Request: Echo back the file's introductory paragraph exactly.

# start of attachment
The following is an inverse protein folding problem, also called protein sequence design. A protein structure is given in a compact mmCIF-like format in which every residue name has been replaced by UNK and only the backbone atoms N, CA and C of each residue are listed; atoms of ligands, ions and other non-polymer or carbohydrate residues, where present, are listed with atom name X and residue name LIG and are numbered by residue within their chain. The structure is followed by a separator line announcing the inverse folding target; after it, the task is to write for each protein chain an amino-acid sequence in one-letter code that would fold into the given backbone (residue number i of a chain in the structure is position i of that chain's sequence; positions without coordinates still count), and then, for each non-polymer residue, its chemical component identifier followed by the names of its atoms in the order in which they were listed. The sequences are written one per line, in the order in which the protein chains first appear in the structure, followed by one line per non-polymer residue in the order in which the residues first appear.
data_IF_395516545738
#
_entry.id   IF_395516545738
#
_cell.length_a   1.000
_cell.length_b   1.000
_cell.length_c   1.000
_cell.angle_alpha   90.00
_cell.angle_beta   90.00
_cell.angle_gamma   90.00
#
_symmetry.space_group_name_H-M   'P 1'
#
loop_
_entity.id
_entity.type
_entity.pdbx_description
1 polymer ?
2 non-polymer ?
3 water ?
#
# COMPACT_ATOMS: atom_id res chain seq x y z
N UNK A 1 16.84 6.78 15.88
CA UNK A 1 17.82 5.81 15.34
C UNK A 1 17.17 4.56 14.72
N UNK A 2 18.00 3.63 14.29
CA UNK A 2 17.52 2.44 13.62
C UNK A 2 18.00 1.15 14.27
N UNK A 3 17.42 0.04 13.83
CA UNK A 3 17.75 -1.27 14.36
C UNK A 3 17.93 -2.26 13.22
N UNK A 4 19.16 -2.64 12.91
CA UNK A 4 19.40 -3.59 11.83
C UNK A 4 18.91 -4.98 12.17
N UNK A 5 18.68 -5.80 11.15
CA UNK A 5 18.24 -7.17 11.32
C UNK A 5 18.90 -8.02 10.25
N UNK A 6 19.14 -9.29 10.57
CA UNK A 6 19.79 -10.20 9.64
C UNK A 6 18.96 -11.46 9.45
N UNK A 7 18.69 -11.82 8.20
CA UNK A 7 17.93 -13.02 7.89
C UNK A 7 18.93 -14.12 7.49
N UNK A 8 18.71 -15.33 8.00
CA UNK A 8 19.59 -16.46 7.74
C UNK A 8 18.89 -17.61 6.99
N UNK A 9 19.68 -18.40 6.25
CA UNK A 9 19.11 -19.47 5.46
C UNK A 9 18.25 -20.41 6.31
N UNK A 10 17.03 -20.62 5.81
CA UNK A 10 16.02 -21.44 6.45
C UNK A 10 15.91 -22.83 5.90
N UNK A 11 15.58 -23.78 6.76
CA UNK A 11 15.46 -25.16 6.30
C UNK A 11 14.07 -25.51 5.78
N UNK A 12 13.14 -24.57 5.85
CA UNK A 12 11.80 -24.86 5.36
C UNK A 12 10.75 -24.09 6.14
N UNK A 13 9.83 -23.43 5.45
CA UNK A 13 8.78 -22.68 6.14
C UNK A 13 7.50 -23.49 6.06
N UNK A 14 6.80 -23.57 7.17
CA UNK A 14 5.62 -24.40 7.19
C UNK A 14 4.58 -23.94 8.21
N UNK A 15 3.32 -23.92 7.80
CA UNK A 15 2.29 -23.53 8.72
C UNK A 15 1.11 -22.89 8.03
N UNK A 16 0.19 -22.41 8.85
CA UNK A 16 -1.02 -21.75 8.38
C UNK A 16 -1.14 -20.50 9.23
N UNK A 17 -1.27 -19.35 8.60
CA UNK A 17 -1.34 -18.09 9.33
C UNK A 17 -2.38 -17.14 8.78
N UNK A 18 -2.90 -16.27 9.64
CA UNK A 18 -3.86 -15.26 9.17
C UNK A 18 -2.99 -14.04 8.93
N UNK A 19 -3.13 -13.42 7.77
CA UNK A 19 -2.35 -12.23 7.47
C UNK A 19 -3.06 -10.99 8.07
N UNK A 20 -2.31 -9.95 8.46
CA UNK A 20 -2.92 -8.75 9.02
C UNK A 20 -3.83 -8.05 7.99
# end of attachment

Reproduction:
The following is an inverse protein folding problem, also called protein sequence design. A protein structure is given in a compact mmCIF-like format in which every residue name has been replaced by UNK and only the backbone atoms N, CA and C of each residue are listed; atoms of ligands, ions and other non-polymer or carbohydrate residues, where present, are listed with atom name X and residue name LIG and are numbered by residue within their chain. The structure is followed by a separator line announcing the inverse folding target; after it, the task is to write for each protein chain an amino-acid sequence in one-letter code that would fold into the given backbone (residue number i of a chain in the structure is position i of that chain's sequence; positions without coordinates still count), and then, for each non-polymer residue, its chemical component identifier followed by the names of its atoms in the order in which they were listed. The sequences are written one per line, in the order in which the protein chains first appear in the structure, followed by one line per non-polymer residue in the order in which the residues first appear.